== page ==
The University recently launched the BGSU Research Institute, designed to help faculty, staff and students develop their research or creative ideas into marketable products. It will also help find outside support to patent and license those products.
According to Dr. John Folkins, the chief executive officer of the newly incorporated nonprofit organization, “The research institute matches the culture of the University to the needs of the public. It builds upon the great work faculty are already doing and gives them the opportunity to take it further.”
If you have a discovery you feel has potential as a product, but don’t know where to begin in the process of patenting, marketing and licensing it, the institute can help, he said. Likewise, if you are in the early stages of developing an idea you feel is promising, but don’t have the resources to take it through to completion, the institute may be able to help find the backing you need, Folkins explained. In addition to patents, some intellectual property may lend itself to copyrights that can be licensed and subsequent products that can be marketed. Faculty, staff and students may be able to benefit from income generated from commercialization of their work.
After six and a half years as provost, Folkins is uniquely positioned to head the endeavor, said Dr. Heinz Bulmahn, vice provost for research and dean of the Graduate College. His knowledge of the faculty will enable him to work closely with them to identify projects that could be taken forward. “There tends to be a cultural mindset in universities that is not used to thinking in terms of commercial potential,” Bulmahn said. “Creating the institute is a signal to the community that if you have something promising, we want to assist you in moving it to the marketplace.”
Folkins will “encourage faculty to look at opportunities that might have an impact on the economic viability of the region,” he said.
“I will be visiting different units and talking about the services we offer,” Folkins said. While no one is required to use the institute’s resources to promote their endeavors, “we would be pleased to offer our help if they wanted it,” he said. He encourages faculty to email him at firstname.lastname@example.org or call him at 2-8024. The institute, which is a nonprofit corporation separate from BGSU, is temporarily located in the Sponsored Programs and Reseach office in 106 University Hall, but will be moving to new quarters in a University-owned building on East Wooster Street.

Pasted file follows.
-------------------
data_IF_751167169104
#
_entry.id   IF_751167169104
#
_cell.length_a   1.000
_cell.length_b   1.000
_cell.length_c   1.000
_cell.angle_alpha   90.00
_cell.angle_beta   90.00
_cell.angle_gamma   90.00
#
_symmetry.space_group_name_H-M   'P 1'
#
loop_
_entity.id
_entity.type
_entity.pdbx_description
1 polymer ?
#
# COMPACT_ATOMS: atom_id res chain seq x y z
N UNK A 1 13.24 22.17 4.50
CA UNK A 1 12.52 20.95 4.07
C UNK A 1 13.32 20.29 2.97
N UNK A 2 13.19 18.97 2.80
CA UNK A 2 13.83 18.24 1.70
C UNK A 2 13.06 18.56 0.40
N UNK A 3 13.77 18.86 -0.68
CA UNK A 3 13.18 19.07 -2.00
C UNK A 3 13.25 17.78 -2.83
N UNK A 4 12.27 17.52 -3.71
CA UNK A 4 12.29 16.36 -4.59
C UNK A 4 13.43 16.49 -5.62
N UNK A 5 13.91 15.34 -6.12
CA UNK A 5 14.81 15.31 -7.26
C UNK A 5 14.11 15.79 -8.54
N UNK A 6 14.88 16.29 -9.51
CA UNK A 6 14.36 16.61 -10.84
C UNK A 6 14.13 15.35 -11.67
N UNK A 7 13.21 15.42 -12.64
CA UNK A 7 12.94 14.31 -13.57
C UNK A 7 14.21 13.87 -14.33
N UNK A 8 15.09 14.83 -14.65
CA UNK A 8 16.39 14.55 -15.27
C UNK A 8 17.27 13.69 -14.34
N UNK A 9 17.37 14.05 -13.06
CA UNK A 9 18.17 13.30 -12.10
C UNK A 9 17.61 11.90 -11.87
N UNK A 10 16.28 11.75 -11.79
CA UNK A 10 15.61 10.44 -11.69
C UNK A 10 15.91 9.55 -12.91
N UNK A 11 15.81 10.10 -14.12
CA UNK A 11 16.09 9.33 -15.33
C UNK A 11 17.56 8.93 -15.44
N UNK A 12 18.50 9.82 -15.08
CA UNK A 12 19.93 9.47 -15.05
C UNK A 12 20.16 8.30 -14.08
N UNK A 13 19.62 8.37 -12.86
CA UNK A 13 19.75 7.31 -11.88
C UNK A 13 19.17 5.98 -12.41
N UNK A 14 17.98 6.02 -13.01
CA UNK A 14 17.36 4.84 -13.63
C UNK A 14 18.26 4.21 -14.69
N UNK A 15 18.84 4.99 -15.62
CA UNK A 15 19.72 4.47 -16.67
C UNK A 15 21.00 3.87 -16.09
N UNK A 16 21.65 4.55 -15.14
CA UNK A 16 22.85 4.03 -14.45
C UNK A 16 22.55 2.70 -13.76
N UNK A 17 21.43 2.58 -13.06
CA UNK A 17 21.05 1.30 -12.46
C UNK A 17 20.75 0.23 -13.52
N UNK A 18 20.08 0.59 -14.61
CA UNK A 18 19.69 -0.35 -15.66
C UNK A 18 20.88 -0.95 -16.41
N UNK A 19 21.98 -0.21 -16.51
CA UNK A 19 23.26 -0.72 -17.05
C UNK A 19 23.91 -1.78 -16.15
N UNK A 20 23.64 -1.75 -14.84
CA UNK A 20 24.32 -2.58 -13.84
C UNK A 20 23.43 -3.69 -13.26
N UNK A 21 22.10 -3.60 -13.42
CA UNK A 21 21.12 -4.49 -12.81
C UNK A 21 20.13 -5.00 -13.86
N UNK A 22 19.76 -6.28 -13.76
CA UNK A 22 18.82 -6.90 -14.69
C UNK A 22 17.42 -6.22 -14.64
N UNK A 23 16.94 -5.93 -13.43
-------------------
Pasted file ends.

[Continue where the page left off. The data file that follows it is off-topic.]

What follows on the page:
While Folkins will work both internally and externally, plans are under way to hire a licensing officer who will deal primarily with external resources. The officer will have the knowledge and background to communicate with the industrial and financial community, not only to “shop around” BGSU intellectual property, but also to find possible links between a company’s needs and emerging research at the University, Bulmahn said.
The licensing officer will seek startup capital for projects well under way, licensing possibilities for fully developed ideas and, if a project would be more marketable were it more fully developed, investors willing to fund its development. In addition, the institute can assist in creating spin-off businesses.
A recent article in the Cleveland Plain Dealer noted that since hiring commercialization specialists, Case Western Reserve University and the Cleveland Clinic have seen significant increases in the amount of licensing income and in the number of disclosures about inventions from professors.
BGSU already has a Patent Advisory Committee that offers advice and opinions about the patentability of ideas; the committee will collaborate with the institute staff in deciding which ideas to pursue.
Also in process is the creation of a board of directors for the institute, since it is a nonprofit corporation. The board will provide advice and direction and set policies. The BGSU Board of Trustees is expected to appoint five board members at its Friday (March 23) meeting. Those chosen will come with experience as business executives. Three BGSU faculty members will also serve as ex officio members of the institute board.
The BGSU trustees recommended the creation of a BGSU Research Institute in 2005 and then approved it in 2006. “We believe there is compelling justification for the University to devote significant attention to promoting, encouraging and commercializing faculty-generated innovations,” they wrote in 2005.
“In another sense, this builds on our engagement with the public,” Folkins pointed out. “We have a number of civic engagement projects; this is engagement with business and industry. It can bring in money for faculty and the University; it provides services to the public, and it helps the public understand the influence the University has on their lives by connecting products that they desire and are useful with the University.”
“We’ve got to have a more effective way of developing inventions and innovative ideas that have the potential of being a success in the marketplace,” Bulmahn said. “There is an expectation on the part of the public that we will contribute to the economic vitality of the state.”
BGSU does not expect to see quick results, however. Folkins noted that the average licensing agreement takes seven years to begin generating revenue. Furthermore, the first goal of the institute is to raise awareness among faculty and staff about possible commercialization of their intellectual property and to make connections with the business and industrial community.
“Many new ideas do come from universities,” Bulmahn said. “If we don’t pursue this, we will leave a segment of the University research enterprise dormant, and we will not be competitive.”